ChevronWP7 Unlocking Hack for WP7 Pulled after Microsoft Contacts Developers

Screenshot of ChevronWP7 unlock

We hardly knew you ChevronWP7--any bets on how long until the hack ends up all over the Internet?

 

Almost as quickly as it appeared, the only hacking option to switch smartphones running Microsoft’s new WP7 OS—ChevronWP7—into developer mode has disappeared. The reason? Because the technology allows pirated apps to run on the platform and Microsoft’s own Director of Developer Experience for WP7, Brandon Watson, contacted the three man team behind the WP7 develop mode unlock to discuss alternative possibilities to get homebrewed apps onto the platform besides hacking the whole system. 

The team behind ChevronWP7 have pulled their WP7 unlock hack from their website and have also posted on their blog to explain the rationale behind their decision. The whole team, which consists of Rafael Rivera, Chris Walsh and Long Zheng, signed the blog posting which stated that: 

“We established a mutual understanding of our intent to enable homebrew opportunities and to open the Windows Phone 7 platform for broader access to developers and users. 

To pursue these goals with Microsoft’s support, Brandon Watson has agreed to engage in [further] discussions with us about officially facilitating homebrew development on WP7. To fast-track discussions, we are discontinuing the unlocking tool effective immediately.” 

There you have it. ChevronWP7 died after only being available for about week. While the hack is still the only way to for those without membership to Microsoft’s WP7 developers network to run apps that utilize features in WP7 that are not officially supported yet, the developers must have realized that they should take Microsoft’s gesture of outreach in good faith. Who knows? We might see some type of similar hack available from Microsoft itself in the near future or some type of app distribution system that lets those who want to hack around as amateurs do so without buying into Microsoft’s developer systems.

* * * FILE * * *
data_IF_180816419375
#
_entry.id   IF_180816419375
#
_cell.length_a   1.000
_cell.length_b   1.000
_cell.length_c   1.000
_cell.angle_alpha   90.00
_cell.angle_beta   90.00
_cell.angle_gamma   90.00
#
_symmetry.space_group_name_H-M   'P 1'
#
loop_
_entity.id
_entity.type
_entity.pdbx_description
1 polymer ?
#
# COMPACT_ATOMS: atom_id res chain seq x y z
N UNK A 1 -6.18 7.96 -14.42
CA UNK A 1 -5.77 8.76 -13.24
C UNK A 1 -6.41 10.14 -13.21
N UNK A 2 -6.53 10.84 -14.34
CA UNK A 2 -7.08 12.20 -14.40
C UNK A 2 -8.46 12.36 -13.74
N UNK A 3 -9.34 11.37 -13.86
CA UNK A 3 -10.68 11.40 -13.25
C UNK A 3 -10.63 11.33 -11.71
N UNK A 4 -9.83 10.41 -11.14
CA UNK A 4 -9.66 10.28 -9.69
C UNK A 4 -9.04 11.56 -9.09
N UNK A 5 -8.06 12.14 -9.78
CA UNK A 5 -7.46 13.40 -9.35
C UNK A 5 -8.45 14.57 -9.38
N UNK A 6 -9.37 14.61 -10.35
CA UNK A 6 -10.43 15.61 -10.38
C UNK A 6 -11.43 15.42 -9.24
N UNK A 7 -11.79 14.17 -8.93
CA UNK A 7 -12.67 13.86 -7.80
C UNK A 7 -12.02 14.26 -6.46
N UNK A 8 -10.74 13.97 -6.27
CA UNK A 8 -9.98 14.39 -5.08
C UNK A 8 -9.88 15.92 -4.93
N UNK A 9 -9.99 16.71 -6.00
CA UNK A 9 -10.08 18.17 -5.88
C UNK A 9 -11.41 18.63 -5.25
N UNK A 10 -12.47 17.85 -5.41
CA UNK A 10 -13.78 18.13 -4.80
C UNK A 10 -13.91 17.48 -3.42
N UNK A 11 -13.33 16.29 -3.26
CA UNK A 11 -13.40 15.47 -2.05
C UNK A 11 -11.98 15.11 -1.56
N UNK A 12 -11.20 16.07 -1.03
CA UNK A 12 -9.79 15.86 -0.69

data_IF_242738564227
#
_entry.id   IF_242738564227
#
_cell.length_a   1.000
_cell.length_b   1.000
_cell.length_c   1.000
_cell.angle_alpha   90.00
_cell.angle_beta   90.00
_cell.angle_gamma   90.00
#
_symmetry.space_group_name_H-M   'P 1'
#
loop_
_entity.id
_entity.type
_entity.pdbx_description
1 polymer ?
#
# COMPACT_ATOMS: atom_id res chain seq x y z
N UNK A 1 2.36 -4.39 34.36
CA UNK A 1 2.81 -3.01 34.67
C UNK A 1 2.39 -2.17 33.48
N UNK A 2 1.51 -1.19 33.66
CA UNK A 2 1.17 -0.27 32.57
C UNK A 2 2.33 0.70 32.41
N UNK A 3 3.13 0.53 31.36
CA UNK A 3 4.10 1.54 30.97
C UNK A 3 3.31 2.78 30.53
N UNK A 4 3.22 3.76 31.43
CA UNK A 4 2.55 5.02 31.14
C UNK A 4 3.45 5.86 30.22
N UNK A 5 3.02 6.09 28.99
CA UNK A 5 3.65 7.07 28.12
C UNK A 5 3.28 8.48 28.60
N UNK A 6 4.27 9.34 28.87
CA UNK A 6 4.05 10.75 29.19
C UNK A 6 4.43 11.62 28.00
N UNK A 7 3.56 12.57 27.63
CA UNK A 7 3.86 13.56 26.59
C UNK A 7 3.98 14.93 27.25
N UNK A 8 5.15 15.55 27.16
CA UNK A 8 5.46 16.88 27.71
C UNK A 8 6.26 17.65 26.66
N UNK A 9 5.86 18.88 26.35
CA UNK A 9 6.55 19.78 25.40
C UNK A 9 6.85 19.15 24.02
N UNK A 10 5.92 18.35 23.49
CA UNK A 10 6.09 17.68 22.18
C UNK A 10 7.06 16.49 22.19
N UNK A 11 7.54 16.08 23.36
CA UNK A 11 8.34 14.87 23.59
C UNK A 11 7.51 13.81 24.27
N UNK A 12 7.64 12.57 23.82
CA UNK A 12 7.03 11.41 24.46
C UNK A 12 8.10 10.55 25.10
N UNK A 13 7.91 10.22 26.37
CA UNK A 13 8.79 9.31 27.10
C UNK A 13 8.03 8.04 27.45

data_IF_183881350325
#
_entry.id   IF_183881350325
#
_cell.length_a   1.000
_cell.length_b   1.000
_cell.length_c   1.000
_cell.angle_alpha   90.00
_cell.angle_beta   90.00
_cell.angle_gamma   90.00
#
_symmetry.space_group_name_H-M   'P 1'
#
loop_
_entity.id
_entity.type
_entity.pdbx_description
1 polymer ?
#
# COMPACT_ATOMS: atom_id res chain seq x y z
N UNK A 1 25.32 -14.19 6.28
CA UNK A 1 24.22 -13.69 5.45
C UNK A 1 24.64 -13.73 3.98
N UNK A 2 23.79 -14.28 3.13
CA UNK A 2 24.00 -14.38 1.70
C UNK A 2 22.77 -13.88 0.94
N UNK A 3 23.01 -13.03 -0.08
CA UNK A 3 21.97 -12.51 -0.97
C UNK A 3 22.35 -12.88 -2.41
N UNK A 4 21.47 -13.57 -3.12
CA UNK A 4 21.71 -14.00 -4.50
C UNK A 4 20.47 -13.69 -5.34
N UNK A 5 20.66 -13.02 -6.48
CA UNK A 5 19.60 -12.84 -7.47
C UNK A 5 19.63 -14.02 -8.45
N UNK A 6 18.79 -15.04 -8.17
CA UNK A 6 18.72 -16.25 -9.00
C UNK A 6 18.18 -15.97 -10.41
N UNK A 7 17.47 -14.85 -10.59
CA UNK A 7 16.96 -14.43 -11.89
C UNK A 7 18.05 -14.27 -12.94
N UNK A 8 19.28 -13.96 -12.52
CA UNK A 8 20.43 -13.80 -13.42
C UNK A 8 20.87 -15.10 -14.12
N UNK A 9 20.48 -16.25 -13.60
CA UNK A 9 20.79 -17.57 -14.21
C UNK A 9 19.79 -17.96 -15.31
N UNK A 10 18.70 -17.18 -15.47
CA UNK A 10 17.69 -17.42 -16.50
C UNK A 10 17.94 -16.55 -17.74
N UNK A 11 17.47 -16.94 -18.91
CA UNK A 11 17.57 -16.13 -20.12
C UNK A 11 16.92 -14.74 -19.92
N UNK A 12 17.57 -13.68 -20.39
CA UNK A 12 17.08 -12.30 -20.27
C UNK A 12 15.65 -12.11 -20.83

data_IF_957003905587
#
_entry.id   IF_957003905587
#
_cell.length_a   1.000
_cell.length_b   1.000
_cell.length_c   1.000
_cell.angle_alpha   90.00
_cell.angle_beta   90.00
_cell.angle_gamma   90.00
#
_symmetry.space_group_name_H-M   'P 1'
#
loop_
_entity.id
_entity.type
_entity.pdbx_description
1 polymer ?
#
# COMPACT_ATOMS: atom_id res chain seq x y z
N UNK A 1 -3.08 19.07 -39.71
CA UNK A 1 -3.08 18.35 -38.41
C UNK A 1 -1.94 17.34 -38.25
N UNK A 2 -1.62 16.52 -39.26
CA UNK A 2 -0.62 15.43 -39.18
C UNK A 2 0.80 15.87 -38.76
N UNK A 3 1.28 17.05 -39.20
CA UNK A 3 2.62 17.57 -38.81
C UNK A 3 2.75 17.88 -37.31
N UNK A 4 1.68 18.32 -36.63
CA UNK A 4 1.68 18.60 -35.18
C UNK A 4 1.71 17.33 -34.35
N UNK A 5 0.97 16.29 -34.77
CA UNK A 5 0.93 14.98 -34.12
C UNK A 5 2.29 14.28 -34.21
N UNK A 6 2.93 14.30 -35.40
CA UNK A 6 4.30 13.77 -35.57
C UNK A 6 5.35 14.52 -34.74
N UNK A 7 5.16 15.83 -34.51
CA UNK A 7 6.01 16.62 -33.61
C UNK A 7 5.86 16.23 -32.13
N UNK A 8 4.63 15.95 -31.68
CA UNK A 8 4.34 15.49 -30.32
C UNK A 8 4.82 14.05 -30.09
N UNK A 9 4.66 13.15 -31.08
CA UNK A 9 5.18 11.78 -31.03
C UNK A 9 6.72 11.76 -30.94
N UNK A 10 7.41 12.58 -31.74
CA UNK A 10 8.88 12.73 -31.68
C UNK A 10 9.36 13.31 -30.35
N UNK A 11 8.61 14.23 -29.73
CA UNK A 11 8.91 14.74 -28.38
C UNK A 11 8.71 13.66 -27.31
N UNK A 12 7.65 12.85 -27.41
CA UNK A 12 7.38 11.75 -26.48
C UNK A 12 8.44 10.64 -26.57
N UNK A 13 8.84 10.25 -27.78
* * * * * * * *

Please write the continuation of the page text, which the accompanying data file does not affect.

What in the world could have made Microsoft change its usually not-so-pleasant tone towards hackers that enable software piracy? Try this on for size. The very first Xbox modding case to actually reach trial (it’s technically illegal to mod Xboxes apparently since doing so allows pirated games to run on the systems) has hit a huge setback. At least for Microsoft. 

The Federal judge assigned to the case “berated” the prosecution for its witness list yesterday according to MSNBC. The prosecution in this case—surprise! The same US Government that already declared jailbreaking and unlocking legal for the iPhone—has been put on notice for wanting to use two key witnesses in the case that have already admitted to breaking the law. A private investigator involved in the investigation has been accused of illegally recording the defendant, Matthew Crippen, modifying Xbox 360 consoles. The other witness is a Microsoft employee who went over the two consoles that Crippen modden. He admitted to modifying Xboxes in college himself before Microsoft hired him. 

That zany enough for you? Even one of the guys in charge of investigating modded Xboxes at Microsoft has done it himself before in the past. Strong arm approaches seem to be backfiring for Microsoft so trying to befriend hackers instead of getting into a technology war with them is a plausible alternative. Let’s see how this all pans out though before we give M$ a hug for not just slapping someone with multiple lawsuits. 

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